How clean is your data?

Hand holding disinfectant and spraying it

You might have heard the term “data sanitisation” applied to devices. We need to permanently remove data on portable storage devices and hard drives before we get rid of them.

But today I want to talk about a different form of data sanitization: input sanitisation.

The question you need to answer is this:
How clean is the data that you are saving in your application?

Why sanitise?

Three of the most common website attacks share a common cause: a lack of input sanitisation. These risks are:

  • SQL injection
  • Cross-site scripting (XSS)
  • Remote file inclusion (RFI)

Input sanitisation is about making sure that user input does not contain malicious instructions.

Data input

Let’s take a quick look at the various ways that data is input into your web application:

  • Authorisation: when the user logs in with a user name and password.
  • Form data: when the user enters data on your web form in textboxes and text areas.
  • 3rd party applications: when you use functionality like a web service to get information.
  • Search queries: when the user types in keywords in a search box on your site.

Authorisation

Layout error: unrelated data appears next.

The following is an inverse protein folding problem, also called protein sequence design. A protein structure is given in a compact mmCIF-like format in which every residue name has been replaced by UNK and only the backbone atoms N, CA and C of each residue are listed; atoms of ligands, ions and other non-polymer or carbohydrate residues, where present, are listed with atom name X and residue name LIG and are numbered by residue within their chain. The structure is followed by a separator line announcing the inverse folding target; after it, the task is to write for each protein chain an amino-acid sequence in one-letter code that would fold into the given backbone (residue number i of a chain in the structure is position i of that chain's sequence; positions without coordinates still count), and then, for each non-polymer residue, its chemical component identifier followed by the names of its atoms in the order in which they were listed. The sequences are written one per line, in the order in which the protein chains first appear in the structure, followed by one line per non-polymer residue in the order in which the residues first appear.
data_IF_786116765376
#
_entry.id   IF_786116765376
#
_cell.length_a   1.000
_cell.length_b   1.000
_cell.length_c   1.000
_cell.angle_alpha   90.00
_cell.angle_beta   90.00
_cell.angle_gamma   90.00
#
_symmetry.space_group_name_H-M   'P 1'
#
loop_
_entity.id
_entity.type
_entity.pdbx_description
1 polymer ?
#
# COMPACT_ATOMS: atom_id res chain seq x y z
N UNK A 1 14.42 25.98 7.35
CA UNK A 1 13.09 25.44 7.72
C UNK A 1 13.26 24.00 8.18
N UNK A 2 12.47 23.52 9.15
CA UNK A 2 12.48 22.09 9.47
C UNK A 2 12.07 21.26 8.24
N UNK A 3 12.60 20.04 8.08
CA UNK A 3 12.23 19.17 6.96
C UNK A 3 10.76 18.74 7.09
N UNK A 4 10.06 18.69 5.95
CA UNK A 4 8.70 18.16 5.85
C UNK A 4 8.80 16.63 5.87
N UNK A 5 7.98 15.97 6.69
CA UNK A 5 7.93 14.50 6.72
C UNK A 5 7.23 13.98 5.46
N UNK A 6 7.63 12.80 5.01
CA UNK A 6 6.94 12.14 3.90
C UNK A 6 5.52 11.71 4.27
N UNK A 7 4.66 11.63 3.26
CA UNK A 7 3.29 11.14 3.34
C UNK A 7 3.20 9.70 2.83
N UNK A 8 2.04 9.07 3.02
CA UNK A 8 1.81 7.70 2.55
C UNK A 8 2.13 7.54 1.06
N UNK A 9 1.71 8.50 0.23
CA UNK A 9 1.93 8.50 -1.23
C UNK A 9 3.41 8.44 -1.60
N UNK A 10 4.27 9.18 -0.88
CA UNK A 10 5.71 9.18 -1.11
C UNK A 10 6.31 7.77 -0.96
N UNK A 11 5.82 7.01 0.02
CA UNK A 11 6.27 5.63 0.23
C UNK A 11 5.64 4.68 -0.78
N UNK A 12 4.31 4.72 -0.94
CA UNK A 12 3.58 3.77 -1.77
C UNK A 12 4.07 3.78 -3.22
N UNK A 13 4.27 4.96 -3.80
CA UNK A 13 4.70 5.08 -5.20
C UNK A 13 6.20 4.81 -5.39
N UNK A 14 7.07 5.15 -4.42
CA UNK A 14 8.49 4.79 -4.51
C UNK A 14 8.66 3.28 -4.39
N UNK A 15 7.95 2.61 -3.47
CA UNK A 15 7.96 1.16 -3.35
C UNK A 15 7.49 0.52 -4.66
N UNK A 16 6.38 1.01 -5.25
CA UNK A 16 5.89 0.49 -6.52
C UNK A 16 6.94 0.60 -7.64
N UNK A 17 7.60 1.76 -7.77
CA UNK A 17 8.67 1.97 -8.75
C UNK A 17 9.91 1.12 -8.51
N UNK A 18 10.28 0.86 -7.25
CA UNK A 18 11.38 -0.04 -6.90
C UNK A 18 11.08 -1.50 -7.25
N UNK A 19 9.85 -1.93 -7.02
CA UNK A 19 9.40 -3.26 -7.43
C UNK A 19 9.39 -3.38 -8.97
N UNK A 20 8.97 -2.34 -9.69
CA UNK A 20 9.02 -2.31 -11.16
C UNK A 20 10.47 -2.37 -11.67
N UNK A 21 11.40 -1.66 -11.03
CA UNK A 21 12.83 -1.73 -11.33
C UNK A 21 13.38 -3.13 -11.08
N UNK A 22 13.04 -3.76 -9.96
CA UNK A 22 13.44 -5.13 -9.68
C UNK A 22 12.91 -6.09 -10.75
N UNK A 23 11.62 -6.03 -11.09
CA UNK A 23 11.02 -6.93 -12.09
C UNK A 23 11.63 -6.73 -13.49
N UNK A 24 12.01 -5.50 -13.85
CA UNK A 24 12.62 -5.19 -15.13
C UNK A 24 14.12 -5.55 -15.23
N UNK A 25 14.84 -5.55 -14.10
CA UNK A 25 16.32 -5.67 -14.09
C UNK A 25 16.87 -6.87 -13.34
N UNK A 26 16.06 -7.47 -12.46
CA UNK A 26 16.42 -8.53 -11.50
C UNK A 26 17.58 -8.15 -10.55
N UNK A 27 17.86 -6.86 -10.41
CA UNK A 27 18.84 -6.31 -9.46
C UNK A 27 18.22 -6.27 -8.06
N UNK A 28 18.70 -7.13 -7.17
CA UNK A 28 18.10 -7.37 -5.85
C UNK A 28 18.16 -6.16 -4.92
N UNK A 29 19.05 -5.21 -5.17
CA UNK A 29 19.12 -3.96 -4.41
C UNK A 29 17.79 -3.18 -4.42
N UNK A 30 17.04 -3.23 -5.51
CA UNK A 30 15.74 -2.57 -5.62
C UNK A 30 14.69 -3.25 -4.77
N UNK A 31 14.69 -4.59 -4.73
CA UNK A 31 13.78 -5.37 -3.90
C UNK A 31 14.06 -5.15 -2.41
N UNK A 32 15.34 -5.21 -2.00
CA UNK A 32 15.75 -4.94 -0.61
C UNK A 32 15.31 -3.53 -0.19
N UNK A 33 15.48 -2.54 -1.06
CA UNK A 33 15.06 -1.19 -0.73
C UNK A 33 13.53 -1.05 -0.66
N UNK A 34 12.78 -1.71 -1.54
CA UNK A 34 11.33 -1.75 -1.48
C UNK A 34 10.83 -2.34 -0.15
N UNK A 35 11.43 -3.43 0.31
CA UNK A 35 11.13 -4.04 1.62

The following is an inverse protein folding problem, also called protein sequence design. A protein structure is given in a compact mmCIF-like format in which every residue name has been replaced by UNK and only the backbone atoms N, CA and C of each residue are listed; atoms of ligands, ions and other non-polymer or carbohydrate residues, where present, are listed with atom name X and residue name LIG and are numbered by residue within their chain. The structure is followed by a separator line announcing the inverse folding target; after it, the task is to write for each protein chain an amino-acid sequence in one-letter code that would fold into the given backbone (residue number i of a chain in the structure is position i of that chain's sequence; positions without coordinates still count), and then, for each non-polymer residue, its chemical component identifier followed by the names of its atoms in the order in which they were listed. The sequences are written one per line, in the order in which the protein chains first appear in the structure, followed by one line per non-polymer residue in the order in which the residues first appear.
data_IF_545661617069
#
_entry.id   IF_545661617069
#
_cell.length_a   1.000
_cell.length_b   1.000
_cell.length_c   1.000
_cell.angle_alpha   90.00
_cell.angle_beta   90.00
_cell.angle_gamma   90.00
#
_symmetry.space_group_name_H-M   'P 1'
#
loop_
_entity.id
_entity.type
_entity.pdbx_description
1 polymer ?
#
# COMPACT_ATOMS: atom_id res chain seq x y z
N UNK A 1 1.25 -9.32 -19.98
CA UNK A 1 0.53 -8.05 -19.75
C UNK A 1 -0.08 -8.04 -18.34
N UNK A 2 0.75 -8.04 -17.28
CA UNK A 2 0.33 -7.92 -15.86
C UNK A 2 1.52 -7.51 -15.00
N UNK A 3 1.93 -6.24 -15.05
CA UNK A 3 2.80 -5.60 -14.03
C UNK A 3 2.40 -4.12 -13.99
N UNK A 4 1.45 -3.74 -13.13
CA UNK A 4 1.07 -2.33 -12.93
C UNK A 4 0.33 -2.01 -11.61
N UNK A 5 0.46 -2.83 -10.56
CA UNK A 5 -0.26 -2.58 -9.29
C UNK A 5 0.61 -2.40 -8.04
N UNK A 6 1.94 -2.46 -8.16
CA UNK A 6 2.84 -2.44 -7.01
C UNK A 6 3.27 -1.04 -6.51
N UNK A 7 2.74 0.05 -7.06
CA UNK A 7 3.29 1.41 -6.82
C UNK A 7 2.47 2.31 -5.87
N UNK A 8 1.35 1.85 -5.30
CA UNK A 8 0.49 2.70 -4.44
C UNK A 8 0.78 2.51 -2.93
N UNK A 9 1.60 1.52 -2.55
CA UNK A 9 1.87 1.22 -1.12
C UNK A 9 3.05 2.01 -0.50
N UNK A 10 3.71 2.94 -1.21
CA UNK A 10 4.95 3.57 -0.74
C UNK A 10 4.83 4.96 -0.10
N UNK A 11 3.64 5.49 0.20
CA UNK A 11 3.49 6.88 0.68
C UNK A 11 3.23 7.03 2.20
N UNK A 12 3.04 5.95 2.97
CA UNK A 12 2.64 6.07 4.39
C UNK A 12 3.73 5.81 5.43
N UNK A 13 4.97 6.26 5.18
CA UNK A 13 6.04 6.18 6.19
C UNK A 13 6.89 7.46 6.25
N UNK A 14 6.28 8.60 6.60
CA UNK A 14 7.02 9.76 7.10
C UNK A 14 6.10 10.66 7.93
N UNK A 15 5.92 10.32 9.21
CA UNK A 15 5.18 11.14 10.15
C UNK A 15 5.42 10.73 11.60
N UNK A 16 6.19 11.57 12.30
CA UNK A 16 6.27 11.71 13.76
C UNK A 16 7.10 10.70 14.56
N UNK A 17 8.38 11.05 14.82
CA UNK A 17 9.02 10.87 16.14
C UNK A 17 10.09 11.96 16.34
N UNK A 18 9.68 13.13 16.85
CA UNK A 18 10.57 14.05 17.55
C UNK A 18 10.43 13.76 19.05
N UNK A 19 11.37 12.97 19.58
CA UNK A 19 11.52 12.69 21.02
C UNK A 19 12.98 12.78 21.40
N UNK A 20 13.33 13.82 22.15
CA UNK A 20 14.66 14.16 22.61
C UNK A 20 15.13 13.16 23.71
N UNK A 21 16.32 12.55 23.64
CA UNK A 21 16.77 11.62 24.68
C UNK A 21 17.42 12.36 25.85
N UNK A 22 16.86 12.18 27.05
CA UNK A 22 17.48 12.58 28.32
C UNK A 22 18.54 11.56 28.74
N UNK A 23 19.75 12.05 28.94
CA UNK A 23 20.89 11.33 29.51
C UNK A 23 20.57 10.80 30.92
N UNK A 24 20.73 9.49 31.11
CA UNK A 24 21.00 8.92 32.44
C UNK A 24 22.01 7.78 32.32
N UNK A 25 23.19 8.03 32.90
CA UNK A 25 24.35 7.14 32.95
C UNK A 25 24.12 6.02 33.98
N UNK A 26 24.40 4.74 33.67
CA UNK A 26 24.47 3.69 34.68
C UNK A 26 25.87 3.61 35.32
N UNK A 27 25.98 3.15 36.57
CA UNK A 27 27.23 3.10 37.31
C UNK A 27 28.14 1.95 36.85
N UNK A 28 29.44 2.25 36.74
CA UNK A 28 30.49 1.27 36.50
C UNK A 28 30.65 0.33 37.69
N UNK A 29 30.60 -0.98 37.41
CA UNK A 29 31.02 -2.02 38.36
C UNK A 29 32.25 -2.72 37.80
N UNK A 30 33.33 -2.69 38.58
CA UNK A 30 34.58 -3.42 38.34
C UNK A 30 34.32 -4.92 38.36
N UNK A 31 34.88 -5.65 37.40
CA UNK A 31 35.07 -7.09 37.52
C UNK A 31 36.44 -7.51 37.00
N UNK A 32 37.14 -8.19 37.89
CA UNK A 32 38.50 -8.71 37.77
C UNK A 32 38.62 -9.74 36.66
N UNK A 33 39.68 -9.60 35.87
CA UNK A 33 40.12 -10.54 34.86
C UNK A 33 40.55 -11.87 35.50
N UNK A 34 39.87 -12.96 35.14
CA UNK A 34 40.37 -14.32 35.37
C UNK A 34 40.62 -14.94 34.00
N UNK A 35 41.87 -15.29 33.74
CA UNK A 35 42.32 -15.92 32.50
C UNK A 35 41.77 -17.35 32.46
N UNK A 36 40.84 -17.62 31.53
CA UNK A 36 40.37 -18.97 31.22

You already know that proper authorisation is important. You have to check that the user has a valid name and password. In a previous email I wrote about the importance of how you store passwords. And I’ve also written about the importance of controlling user access.

Form data

Any data entered via forms must be checked before you write it to your database system. It is standard practice to conduct basic validation. Usually we first check the data on the client with JavaScript, and then again on the server. But what are you checking?

Most of the time we check data to make sure it matches the business rules for our application. Yes, the data appears to be a valid email address. Yes, the number falls within the required range.

But what about free-form text fields, like comments? Could they contain dangerous data? The answer is yes. Malicious users can use comment fields to sneak in JavaScript or SQL statements.

3rd party services

We often use 3rd-party applications and services for extra functionality. While web services have many advantages, they are also a security risk. You run a risk that an attacker can introduce malicious code into the web service message.

Search queries

It’s also important to sanitise what users type in the search input. This is a place where a malicious user can enter HTML or code that can expose you to exposes an XSS attack.

Here are some resources for further reading:

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